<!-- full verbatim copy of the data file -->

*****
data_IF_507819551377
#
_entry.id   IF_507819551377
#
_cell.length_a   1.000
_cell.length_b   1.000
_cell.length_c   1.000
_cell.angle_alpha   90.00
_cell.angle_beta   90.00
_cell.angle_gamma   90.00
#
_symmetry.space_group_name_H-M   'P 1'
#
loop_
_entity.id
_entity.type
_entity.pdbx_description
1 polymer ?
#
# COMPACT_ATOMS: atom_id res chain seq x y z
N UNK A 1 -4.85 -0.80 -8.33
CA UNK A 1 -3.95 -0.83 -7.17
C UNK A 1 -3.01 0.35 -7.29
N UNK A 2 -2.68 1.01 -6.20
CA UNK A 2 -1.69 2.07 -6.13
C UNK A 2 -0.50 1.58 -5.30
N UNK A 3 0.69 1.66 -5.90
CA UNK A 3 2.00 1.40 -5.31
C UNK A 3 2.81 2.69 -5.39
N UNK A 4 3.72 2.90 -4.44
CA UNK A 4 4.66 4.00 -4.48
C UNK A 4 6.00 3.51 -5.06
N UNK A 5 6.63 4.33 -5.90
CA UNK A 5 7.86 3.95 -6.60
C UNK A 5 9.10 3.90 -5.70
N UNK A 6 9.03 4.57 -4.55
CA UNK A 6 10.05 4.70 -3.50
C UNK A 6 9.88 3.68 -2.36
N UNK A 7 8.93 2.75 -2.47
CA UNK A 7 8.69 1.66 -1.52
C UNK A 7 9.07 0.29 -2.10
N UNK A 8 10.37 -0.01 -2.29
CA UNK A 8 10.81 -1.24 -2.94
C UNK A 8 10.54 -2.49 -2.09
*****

data_IF_507819551377
#
_entry.id   IF_507819551377
#
_cell.length_a   1.000
_cell.length_b   1.000
_cell.length_c   1.000
_cell.angle_alpha   90.00
_cell.angle_beta   90.00
_cell.angle_gamma   90.00
#
_symmetry.space_group_name_H-M   'P 1'
#
loop_
_entity.id
_entity.type
_entity.pdbx_description
1 polymer ?
#
# COMPACT_ATOMS: atom_id res chain seq x y z
N UNK A 1 -4.85 -0.80 -8.33
CA UNK A 1 -3.95 -0.83 -7.17
C UNK A 1 -3.01 0.35 -7.29
N UNK A 2 -2.68 1.01 -6.20
CA UNK A 2 -1.69 2.07 -6.13
C UNK A 2 -0.50 1.58 -5.30
N UNK A 3 0.69 1.66 -5.90
CA UNK A 3 2.00 1.40 -5.31
C UNK A 3 2.81 2.69 -5.39
N UNK A 4 3.72 2.90 -4.44
CA UNK A 4 4.66 4.00 -4.48
C UNK A 4 6.00 3.51 -5.06
N UNK A 5 6.63 4.33 -5.90
CA UNK A 5 7.86 3.95 -6.60
C UNK A 5 9.10 3.90 -5.70
N UNK A 6 9.03 4.57 -4.55
CA UNK A 6 10.05 4.70 -3.50
C UNK A 6 9.88 3.68 -2.36
N UNK A 7 8.93 2.75 -2.47
CA UNK A 7 8.69 1.66 -1.52
C UNK A 7 9.07 0.29 -2.10
N UNK A 8 10.37 -0.01 -2.29
CA UNK A 8 10.81 -1.24 -2.94
C UNK A 8 10.54 -2.49 -2.09